And really, it's this type of moment that reaffirms what's great about sports. Sure, who doesn't want to be a winner? But this human element, where a friend did a selfless act for a friend, transcends home runs or stolen bases. This completely unscripted moment is free of the framing that often makes equal scenes in fiction seem saccharine and hollow. It won't be recorded in books, or compiled in any highlight reel. Many of us might forget it as the years drive forward, or never pass it on.  But it will remain.

So maybe 2009 wasn't a successful season. They often aren't.  The Diamondbacks built something here today, this year. We, as fans, built something here. We won't know what it is, not until long after the winter comes. But the summer will keep rolling on, long green meadows with dusty infields where heroes hit long, long home runs, make diving catches, come back to the game after seeming to lose everything, and help each other to .300.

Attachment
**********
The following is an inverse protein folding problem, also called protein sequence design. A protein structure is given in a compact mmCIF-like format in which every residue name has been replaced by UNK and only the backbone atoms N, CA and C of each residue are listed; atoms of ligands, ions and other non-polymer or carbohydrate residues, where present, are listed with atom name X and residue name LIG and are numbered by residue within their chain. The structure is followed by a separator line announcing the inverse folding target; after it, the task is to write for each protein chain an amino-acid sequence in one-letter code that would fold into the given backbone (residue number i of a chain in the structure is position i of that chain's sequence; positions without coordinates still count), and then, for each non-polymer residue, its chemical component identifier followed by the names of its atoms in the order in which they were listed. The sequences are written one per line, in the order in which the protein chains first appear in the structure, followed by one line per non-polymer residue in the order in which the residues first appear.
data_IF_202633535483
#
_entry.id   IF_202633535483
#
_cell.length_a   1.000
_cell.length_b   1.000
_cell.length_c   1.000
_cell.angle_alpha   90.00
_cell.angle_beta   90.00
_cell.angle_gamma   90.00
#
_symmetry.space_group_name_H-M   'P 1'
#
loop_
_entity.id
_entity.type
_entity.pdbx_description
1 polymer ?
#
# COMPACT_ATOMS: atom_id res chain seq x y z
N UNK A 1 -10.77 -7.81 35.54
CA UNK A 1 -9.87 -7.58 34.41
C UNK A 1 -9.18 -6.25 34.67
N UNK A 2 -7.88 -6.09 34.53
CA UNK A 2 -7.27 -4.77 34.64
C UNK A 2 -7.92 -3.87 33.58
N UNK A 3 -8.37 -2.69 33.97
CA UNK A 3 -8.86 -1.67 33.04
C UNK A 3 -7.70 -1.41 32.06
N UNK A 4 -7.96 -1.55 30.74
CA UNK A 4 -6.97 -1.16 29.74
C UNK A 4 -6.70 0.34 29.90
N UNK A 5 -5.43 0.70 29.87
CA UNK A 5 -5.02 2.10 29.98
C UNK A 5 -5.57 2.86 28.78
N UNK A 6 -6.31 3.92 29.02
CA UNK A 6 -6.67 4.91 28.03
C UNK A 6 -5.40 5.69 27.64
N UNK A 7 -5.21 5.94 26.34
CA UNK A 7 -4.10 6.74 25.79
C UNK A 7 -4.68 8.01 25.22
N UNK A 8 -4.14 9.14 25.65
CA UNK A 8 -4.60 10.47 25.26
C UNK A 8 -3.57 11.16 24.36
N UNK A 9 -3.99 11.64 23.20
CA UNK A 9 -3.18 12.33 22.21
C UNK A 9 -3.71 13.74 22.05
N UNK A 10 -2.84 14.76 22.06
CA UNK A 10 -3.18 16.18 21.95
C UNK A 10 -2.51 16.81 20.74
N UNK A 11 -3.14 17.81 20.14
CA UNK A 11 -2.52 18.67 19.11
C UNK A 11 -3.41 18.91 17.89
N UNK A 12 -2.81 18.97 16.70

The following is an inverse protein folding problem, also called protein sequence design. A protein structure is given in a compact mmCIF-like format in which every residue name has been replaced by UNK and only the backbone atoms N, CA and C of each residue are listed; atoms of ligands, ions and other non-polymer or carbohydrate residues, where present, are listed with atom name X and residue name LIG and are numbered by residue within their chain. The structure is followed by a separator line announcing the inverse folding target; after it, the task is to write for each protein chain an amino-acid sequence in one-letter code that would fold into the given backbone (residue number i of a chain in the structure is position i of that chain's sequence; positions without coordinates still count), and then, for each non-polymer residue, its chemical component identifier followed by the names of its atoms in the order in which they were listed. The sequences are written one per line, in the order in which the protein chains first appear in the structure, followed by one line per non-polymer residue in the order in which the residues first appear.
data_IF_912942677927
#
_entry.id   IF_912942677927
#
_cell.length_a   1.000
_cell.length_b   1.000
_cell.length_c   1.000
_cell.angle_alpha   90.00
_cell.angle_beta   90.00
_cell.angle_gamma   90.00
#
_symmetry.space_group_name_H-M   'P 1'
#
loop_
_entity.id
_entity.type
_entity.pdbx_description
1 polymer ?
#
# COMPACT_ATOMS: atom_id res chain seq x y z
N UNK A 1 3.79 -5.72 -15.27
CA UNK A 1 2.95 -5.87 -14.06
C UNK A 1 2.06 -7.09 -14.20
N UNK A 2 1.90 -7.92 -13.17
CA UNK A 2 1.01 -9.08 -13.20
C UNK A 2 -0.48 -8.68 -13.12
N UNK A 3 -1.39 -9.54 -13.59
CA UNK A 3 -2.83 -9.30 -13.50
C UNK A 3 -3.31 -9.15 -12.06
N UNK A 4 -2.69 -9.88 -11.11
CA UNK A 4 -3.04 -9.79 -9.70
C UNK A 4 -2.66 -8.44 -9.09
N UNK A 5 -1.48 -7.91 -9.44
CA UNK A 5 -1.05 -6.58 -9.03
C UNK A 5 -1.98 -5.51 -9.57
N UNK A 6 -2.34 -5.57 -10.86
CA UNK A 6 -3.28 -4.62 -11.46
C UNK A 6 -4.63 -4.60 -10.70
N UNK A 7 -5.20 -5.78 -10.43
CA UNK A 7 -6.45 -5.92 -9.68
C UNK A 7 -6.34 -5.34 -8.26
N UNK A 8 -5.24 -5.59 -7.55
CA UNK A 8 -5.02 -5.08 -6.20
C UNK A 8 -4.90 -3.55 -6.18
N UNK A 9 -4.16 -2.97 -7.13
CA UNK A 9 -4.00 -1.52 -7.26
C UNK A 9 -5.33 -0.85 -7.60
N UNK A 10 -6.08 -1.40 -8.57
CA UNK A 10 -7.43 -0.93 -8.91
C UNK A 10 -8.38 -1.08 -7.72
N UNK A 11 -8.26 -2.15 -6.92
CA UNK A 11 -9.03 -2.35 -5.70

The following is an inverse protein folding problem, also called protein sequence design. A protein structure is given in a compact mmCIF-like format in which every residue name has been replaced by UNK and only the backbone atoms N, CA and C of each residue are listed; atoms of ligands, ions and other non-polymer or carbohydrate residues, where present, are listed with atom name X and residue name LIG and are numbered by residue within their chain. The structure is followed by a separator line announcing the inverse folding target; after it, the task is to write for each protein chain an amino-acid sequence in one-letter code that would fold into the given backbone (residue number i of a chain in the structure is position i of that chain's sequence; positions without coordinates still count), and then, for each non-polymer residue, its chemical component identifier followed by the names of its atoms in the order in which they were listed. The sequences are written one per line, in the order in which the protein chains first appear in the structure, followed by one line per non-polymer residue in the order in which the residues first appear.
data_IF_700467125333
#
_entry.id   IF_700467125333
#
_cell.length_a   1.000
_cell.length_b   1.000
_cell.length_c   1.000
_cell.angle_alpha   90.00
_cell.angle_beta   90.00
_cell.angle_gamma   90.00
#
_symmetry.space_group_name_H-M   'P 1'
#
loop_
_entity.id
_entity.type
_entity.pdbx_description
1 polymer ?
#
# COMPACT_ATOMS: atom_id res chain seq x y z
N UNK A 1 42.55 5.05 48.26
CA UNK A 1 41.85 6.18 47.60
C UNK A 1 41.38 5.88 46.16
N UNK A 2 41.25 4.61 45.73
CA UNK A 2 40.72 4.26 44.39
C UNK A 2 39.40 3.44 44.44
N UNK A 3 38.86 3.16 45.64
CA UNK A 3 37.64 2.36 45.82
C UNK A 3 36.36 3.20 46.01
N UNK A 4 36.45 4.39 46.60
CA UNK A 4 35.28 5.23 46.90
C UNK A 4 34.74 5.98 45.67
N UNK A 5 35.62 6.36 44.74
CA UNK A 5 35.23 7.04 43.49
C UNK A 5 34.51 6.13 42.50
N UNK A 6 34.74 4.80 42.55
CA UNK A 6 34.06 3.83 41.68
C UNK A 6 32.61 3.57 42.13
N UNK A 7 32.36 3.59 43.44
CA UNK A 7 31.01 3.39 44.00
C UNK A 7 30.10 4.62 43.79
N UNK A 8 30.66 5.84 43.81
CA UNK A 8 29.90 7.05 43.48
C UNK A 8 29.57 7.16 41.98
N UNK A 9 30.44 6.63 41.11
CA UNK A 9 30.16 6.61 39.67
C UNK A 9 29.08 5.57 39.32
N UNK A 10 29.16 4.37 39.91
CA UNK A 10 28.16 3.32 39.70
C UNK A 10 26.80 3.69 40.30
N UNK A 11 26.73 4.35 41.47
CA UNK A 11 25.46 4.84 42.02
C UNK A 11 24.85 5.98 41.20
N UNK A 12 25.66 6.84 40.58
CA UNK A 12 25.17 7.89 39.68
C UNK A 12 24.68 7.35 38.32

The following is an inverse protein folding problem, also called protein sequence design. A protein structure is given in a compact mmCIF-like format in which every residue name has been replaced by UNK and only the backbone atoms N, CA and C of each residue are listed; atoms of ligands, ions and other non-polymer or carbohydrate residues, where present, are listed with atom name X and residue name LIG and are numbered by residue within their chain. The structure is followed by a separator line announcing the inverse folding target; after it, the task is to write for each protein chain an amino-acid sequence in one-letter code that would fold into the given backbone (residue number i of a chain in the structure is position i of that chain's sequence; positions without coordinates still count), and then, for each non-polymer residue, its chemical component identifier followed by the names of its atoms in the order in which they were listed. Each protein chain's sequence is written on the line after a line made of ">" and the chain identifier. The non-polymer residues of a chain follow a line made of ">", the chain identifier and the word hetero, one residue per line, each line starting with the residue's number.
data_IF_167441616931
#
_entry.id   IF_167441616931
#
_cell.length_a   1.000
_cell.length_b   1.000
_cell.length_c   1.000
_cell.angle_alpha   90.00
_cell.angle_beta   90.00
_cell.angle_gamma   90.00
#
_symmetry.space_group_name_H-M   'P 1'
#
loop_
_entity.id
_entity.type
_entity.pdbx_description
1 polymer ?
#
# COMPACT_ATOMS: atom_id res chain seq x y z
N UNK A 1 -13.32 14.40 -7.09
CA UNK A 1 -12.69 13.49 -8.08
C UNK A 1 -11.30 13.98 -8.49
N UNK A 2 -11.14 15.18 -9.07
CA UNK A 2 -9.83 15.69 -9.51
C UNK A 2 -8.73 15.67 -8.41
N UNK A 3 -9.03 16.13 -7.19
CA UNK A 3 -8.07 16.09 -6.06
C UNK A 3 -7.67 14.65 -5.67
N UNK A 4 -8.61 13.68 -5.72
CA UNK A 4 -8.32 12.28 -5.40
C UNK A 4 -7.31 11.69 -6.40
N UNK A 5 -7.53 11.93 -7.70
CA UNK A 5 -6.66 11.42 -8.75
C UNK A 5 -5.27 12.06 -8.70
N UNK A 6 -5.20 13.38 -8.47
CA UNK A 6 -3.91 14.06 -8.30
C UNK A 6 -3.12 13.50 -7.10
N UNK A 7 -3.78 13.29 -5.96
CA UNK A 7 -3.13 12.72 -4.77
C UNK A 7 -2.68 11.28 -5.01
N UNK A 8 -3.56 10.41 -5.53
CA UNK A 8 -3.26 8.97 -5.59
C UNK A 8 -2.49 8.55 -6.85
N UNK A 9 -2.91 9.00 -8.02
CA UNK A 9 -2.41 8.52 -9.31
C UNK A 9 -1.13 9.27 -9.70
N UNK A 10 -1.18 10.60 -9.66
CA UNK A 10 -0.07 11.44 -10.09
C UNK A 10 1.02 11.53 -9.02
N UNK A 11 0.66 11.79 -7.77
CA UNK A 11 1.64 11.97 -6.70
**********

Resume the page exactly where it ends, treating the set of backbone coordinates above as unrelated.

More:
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   [Click to see full graph at fangraphs.com]

Master of his domain: Doug Davis +27.9

Also present: Gerardo Parra +10.7

Well, not everyone is Babe Ruth: Doug Davis (batting) -5.6

 Mr. Golden Sombrero: Justin Upton -4.7

A fairly serene and talkative GDT, with 14 users generating 500 comments.  Only one broke the century mark, and I hear he's pretty much the most awesome dude ever.  Also present: Azreous, unnamedDBacksfan, snakecharmer, Fiona, hotclaws, Jim McLennan, pygalgia, kishi, NASCARbernet, Wailord, 4 Corners Fan, Giannaros, Wimb.

That's it for the Diamondbacks officially.  From this point on we shoot without a script, make for uncharted territory, and yada yada yada.  Stay tuned for lots of off-season coverage, ranging from analysis of players or team statistical subsets, to a report from the year 1860, investigative reporting about the new Spring Training site, a lament against the worship of amateur sport, and more!  Until then, I'm your host, soco, saying goodnight.

Only 133 days until pitchers report.